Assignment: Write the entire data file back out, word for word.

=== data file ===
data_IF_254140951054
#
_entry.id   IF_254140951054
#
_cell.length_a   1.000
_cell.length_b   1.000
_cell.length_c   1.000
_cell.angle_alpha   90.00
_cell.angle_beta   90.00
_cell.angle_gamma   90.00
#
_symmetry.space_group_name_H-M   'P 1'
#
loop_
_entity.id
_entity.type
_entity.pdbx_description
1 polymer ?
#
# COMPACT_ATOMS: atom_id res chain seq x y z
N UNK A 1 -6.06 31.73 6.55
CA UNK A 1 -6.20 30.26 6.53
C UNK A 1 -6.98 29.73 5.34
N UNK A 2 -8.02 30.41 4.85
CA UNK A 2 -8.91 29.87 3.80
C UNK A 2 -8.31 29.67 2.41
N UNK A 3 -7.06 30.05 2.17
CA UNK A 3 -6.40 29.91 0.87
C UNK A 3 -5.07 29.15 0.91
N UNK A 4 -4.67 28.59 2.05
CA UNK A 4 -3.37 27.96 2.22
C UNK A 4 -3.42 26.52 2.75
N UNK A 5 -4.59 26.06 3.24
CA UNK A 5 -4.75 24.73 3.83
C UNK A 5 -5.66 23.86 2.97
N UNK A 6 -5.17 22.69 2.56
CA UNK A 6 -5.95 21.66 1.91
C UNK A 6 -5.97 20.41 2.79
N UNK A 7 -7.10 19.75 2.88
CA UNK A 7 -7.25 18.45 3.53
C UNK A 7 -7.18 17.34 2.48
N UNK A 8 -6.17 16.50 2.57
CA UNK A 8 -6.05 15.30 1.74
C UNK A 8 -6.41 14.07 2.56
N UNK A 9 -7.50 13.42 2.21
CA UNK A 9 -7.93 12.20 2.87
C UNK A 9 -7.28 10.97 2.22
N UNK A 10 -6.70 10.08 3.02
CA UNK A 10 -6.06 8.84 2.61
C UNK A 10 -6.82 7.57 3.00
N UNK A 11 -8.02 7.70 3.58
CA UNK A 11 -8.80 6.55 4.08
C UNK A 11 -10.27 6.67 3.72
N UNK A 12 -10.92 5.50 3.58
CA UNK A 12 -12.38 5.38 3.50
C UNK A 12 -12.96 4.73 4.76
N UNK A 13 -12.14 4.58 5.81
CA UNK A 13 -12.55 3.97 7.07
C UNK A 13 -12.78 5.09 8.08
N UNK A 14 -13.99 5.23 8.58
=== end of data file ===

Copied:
data_IF_254140951054
#
_entry.id   IF_254140951054
#
_cell.length_a   1.000
_cell.length_b   1.000
_cell.length_c   1.000
_cell.angle_alpha   90.00
_cell.angle_beta   90.00
_cell.angle_gamma   90.00
#
_symmetry.space_group_name_H-M   'P 1'
#
loop_
_entity.id
_entity.type
_entity.pdbx_description
1 polymer ?
#
# COMPACT_ATOMS: atom_id res chain seq x y z
N UNK A 1 -6.06 31.73 6.55
CA UNK A 1 -6.20 30.26 6.53
C UNK A 1 -6.98 29.73 5.34
N UNK A 2 -8.02 30.41 4.85
CA UNK A 2 -8.91 29.87 3.80
C UNK A 2 -8.31 29.67 2.41
N UNK A 3 -7.06 30.05 2.17
CA UNK A 3 -6.40 29.91 0.87
C UNK A 3 -5.07 29.15 0.91
N UNK A 4 -4.67 28.59 2.05
CA UNK A 4 -3.37 27.96 2.22
C UNK A 4 -3.42 26.52 2.75
N UNK A 5 -4.59 26.06 3.24
CA UNK A 5 -4.75 24.73 3.83
C UNK A 5 -5.66 23.86 2.97
N UNK A 6 -5.17 22.69 2.56
CA UNK A 6 -5.95 21.66 1.91
C UNK A 6 -5.97 20.41 2.79
N UNK A 7 -7.10 19.75 2.88
CA UNK A 7 -7.25 18.45 3.53
C UNK A 7 -7.18 17.34 2.48
N UNK A 8 -6.17 16.50 2.57
CA UNK A 8 -6.05 15.30 1.74
C UNK A 8 -6.41 14.07 2.56
N UNK A 9 -7.50 13.42 2.21
CA UNK A 9 -7.93 12.20 2.87
C UNK A 9 -7.28 10.97 2.22
N UNK A 10 -6.70 10.08 3.02
CA UNK A 10 -6.06 8.84 2.61
C UNK A 10 -6.82 7.57 3.00
N UNK A 11 -8.02 7.70 3.58
CA UNK A 11 -8.80 6.55 4.08
C UNK A 11 -10.27 6.67 3.72
N UNK A 12 -10.92 5.50 3.58
CA UNK A 12 -12.38 5.38 3.50
C UNK A 12 -12.96 4.73 4.76
N UNK A 13 -12.14 4.58 5.81
CA UNK A 13 -12.55 3.97 7.07
C UNK A 13 -12.78 5.09 8.08
N UNK A 14 -13.99 5.23 8.58